“Let me guess. You’re here to decide if I’m crazy?” “Actually… I’m here to see if Robert Kavin is crazy.” -A.R. Torre
Hello Goodie Two Shoes!
Have you heard of Prime Day?
I’m sure most of you have. It happened a couple of weeks ago, and it’s terrible.
I bought 5 books after a “book ban”. I can’t stop, and I don’t want to. It’s a problem.
Anyway, The Good Lie was one of the main books that stood out to me while I was eye-shopping.
I read it as “The Good Life”, but it’s kind of the opposite. When I read the book, it sounded twisty, and involved a serial killer, so I couldn’t say no, and bought the cheap paperback.
You’ll find out in this blog whether I regret my decision or not.
I don’t trust myself to say anything about this without giving spoilers, but here we go.
Trust no one. I sure didn’t.
And buckle your seat belts because you’re in for a heck of a ride.
California’s elite are being hunted by the Bloody Heart killer. But, he’s made a mistake: a victim has escaped, and he points the finger at his high school science teacher, Randall Thompson.
Dr. Gwen Moore is a psychiatrist. She spends her lonely days listening to California’s depraved residents discuss the murders they want to commit. When she gets the chance to profile the Bloody Heart killer, and interview Randall Thompson, she couldn’t be more excited, but she has questions about the person hiring her.
Defense attorney Robert Kavin’s only son fell prey to the BH Killer, and was not fortunate enough to escape. So why is he defending his son’s suspected murderer?
Everyone is hiding something. Will everything come to light before someone else dies?
Oh. My. Goodness. I did not guess the end. Not even close. And I think that’s very important for a thriller.
But, the clues were there. And I want to read it again to see if I can see how it all fits together even better.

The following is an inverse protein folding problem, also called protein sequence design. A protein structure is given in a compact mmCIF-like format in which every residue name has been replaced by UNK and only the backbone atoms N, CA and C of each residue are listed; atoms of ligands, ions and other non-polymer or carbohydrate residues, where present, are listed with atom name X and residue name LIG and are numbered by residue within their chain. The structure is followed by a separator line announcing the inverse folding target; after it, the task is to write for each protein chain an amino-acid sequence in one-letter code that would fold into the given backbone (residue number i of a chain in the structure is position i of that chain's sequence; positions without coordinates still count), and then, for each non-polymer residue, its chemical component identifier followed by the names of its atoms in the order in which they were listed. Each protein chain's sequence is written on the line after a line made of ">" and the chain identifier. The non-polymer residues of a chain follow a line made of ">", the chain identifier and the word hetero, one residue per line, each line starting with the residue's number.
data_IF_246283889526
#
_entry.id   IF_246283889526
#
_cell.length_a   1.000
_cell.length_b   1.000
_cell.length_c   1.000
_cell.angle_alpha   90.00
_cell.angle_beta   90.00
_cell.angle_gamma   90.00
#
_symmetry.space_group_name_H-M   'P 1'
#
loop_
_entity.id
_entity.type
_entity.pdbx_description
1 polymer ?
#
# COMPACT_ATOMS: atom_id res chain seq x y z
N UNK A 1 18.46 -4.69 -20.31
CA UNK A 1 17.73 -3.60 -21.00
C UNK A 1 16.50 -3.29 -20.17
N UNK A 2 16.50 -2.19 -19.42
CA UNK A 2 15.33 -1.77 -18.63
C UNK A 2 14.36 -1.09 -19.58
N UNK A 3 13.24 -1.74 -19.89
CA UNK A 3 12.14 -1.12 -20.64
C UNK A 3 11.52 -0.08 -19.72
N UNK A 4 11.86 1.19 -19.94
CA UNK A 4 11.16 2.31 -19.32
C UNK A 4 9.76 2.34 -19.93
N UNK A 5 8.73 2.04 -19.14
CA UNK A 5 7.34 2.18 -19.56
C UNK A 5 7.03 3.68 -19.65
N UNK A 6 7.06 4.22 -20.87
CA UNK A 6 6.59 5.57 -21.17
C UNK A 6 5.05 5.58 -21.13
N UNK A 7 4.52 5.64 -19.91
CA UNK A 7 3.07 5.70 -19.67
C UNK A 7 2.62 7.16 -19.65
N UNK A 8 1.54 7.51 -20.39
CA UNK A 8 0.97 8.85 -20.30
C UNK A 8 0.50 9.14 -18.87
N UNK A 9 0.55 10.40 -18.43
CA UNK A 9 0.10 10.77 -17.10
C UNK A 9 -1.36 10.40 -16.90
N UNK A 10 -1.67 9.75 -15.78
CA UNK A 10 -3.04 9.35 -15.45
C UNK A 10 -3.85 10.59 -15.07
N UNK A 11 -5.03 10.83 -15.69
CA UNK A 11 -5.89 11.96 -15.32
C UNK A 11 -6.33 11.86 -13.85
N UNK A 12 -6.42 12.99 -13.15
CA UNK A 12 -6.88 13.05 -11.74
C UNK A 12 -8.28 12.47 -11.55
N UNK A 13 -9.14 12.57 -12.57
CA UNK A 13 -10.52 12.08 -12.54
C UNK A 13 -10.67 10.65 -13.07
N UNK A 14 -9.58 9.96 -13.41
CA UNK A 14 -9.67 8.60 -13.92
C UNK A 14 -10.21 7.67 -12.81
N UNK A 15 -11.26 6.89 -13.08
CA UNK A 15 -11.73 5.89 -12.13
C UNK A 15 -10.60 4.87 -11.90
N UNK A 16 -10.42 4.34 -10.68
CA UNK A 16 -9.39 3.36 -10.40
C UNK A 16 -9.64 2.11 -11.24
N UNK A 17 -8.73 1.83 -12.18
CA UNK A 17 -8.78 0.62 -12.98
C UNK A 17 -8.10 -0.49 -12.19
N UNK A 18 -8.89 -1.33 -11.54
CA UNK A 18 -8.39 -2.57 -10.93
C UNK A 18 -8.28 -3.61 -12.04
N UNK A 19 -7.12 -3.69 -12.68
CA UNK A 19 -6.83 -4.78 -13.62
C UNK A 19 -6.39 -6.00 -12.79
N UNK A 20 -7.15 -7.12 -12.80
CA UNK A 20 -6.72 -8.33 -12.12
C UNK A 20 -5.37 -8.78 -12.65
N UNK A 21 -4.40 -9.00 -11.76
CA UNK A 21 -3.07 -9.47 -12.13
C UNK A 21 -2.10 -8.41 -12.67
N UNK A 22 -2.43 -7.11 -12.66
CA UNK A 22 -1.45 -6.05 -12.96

It was perfectly twisty.
I didn’t trust anyone. It was the perfect unreliable narrator story. The author did an amazing job of writing our main character as a professional, and almost motionless narrator, but still managed to make her feel human. The perfect unrealizable storyteller.
The romance beats where a little out of order, but I think they worked well within this story.
My only complaints are:
- I wanted one more clue to help me figure it out 😂 (though I doubt that really would have helped)
- At the beginning of the book, there’s a switch between third person and first person, and that wasn’t my favorite, especially because I think one time it switched in the same chapter/section; but after that one part, it worked really well, and I figured out which character was written in third person.
Closed door romance, some explicit refences, some language, and some gory depictions, but overall, I was impressed by how clean this was. I think the only thing that bothered me was the language, but is was PG-13 language, no f-bombs, and not overdone.
I loves this book.
Please read it if you love serial killer thrillers, and want a mostly clean but still dark, creepy, twisty book.
I want to read every single one of Alessandra’s books now.
Semi-spoilers: when talking about the types of serial killers, and some other mental illnesses, based on my own (minimal, granted) research and what I had kind of thought from listening to so much true crime and the books I’ve read, it didn’t seem like the most accurate representation, but I could be wrong, and also, the author made everything work in a way that made sense at the end, so if at first you’re turned off from finishing by something that seems convenient, keep reading. Trust me.
This was a brilliant book. Please do yourself a favor and read it.
Check it out here! (Affiliate link)
And go follow A. R. Torre on Instagram!
Thank you for reading!
Stay fun! I’ll see you in the next one.